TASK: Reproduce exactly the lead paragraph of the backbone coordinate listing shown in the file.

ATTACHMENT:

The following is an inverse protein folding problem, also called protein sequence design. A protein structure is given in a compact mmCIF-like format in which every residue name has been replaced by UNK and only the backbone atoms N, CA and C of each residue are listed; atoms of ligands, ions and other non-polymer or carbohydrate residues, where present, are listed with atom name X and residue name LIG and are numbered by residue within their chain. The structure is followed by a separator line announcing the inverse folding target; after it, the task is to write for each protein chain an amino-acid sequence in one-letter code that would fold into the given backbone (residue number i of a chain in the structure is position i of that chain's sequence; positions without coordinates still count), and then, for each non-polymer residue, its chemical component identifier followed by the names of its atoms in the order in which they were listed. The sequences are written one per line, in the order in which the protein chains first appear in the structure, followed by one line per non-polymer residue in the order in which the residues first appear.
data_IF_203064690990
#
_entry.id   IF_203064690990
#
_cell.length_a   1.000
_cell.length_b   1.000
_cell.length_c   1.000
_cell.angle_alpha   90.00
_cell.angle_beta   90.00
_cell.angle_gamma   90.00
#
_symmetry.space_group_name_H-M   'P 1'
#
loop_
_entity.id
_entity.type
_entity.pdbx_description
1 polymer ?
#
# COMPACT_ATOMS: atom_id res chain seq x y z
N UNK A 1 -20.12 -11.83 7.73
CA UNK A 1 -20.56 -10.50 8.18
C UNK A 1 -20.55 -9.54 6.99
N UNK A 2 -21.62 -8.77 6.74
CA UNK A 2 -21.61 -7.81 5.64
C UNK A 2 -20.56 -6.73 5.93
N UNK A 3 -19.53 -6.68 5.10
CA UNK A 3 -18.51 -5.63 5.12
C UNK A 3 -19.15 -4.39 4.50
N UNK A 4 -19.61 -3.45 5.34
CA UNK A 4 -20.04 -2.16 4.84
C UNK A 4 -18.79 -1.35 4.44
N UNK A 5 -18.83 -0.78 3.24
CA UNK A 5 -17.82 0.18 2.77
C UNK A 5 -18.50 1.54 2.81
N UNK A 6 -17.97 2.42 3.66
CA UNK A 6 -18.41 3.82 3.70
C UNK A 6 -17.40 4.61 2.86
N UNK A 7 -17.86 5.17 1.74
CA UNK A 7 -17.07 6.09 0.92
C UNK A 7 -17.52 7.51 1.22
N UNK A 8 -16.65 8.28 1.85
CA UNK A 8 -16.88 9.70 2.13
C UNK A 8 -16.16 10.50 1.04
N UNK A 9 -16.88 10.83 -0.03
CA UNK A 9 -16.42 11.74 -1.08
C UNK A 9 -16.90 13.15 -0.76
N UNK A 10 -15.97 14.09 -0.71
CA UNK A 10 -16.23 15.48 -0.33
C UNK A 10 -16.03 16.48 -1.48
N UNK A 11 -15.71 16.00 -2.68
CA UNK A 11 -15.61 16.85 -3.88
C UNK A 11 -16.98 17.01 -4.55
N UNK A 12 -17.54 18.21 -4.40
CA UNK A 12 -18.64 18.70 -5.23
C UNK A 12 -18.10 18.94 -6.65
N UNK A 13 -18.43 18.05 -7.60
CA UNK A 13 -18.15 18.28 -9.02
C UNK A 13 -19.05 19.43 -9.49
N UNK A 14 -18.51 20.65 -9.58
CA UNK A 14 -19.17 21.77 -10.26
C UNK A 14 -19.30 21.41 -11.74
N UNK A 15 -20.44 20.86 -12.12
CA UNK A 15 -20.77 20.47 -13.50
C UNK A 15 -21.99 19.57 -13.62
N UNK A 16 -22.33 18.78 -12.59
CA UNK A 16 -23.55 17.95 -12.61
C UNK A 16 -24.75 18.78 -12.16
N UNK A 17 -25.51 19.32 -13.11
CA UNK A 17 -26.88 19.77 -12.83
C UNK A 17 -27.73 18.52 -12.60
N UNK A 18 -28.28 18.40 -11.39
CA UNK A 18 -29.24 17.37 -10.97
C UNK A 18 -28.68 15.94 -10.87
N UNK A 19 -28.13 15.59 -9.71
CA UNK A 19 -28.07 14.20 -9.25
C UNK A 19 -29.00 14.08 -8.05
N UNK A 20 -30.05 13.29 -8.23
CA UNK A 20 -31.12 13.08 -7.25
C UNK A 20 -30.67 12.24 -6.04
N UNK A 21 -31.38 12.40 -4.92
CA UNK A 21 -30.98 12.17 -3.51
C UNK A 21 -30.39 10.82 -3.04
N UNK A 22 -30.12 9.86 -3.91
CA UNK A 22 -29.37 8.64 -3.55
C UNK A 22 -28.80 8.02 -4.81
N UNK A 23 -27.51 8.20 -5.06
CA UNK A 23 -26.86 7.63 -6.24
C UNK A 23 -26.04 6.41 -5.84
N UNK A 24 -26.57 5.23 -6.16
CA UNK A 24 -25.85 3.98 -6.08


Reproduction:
The following is an inverse protein folding problem, also called protein sequence design. A protein structure is given in a compact mmCIF-like format in which every residue name has been replaced by UNK and only the backbone atoms N, CA and C of each residue are listed; atoms of ligands, ions and other non-polymer or carbohydrate residues, where present, are listed with atom name X and residue name LIG and are numbered by residue within their chain. The structure is followed by a separator line announcing the inverse folding target; after it, the task is to write for each protein chain an amino-acid sequence in one-letter code that would fold into the given backbone (residue number i of a chain in the structure is position i of that chain's sequence; positions without coordinates still count), and then, for each non-polymer residue, its chemical component identifier followed by the names of its atoms in the order in which they were listed. The sequences are written one per line, in the order in which the protein chains first appear in the structure, followed by one line per non-polymer residue in the order in which the residues first appear.